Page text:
How can we learn from each other’s mistakes, capitalize on each other’s successes and share in the knowledge about the enabling technologies that will help us improve the health of the world, not just the health of the nation? Technology is a wonderful ambassador that knows no politics, and health transcends politics as well. IMIA’s influence will escalate to a tremendous degree in the next 5-10 years because we are realizing that we are a global economy and a global healthcare delivery system.
Why do we need to know what other countries are doing in this industry?
It’s really a political question. Right now, if we were to ignore everything that Saddam Hussein is doing, the world could come to an end. Think of it as an epidemic-could we close our eyes to the fact that other countries may be developing germ warfare? We are one planet and one people. With the kind of communications we have now, we are no longer able to be isolationists. The bottom line is we have no choice. We either stand together or we fall.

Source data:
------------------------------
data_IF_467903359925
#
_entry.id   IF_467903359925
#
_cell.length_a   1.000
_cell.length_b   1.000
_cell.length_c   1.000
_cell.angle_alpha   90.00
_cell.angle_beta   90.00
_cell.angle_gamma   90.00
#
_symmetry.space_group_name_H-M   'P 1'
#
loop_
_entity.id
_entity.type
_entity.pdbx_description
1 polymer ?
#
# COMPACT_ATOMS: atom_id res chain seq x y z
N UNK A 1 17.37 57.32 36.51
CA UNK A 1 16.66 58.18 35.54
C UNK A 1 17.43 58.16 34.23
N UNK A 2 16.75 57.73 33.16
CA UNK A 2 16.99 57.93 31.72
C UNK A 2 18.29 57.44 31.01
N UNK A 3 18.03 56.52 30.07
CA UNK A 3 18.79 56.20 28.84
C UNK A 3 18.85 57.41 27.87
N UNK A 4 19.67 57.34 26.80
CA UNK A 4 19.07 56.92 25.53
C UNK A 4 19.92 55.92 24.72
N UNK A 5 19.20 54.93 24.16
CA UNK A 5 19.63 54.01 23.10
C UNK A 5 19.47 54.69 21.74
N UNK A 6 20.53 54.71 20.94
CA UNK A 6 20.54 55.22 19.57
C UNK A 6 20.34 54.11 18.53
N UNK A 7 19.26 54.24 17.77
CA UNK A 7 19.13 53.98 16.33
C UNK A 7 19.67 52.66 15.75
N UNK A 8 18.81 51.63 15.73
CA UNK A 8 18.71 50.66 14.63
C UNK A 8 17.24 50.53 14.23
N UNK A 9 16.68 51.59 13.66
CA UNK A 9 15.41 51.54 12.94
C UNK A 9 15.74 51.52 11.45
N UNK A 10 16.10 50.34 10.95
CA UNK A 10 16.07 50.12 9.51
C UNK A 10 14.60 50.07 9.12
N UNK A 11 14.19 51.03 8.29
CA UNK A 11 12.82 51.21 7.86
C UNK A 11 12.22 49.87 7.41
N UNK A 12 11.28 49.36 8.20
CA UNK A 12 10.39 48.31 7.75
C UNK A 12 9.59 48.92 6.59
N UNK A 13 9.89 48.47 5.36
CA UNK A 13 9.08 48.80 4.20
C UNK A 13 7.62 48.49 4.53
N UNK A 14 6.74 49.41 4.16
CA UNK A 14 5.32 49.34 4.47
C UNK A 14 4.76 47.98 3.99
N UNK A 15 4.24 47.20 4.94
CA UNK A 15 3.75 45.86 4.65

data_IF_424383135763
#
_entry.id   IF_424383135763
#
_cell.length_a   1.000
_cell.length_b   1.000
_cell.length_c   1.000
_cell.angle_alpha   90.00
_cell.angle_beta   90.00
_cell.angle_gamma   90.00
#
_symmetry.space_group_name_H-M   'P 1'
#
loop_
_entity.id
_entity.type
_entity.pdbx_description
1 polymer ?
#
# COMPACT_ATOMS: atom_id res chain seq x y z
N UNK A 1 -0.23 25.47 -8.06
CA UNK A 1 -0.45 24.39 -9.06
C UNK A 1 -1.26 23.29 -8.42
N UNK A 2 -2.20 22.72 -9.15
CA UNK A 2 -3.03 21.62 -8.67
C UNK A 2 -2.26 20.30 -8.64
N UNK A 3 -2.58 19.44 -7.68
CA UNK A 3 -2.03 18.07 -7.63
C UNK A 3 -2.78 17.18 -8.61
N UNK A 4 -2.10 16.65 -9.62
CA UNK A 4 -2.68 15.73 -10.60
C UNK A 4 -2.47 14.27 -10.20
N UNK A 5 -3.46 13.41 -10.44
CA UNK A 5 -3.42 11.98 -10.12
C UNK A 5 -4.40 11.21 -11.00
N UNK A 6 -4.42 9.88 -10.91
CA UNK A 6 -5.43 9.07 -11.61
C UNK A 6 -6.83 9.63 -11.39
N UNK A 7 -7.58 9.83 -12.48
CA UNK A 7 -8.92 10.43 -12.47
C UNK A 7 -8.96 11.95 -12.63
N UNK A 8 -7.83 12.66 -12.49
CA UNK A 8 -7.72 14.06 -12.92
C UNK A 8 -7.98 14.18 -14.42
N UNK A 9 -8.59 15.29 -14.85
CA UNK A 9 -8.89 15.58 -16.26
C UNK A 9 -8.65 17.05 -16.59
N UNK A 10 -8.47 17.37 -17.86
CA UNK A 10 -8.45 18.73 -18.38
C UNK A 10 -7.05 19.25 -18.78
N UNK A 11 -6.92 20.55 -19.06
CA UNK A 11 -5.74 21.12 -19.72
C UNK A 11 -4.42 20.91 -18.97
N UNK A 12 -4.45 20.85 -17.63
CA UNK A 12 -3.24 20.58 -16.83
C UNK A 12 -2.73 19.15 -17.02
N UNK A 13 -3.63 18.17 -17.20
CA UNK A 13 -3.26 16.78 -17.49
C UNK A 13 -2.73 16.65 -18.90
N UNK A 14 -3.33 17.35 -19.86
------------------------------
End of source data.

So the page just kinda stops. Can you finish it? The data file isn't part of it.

How can we learn from our international counterparts?
We are not nearly as sophisticated in the area of data protection, security, confidentiality and privacy as the Europeans. The Germans have done probably more work on that than anyone. Work that’s being done in Scandinavia is seminal. These are policy areas we are only now beginning to address. In the area of the CPR, some of the early work by Scandinavian Hans Peterson in setting up computer records for Kuwait and Sweden offers good models. This was done more than 15 years before the documents on the CPR came out of the Institute of Medicine.
And the whole concept of primary care is the foundation of healthcare in Europe. In the Netherlands, general practitioners are much more automated in their practices. In Holland, 70 to 80 percent of the private-practicing physicians and GPs are computerized. There is a definite humbling experience going on in the American informatics community. They are realizing that they no longer, or never were, the only kings of the mountain. Now that we can work together globally we can be far more powerful than trying to develop things in parallel.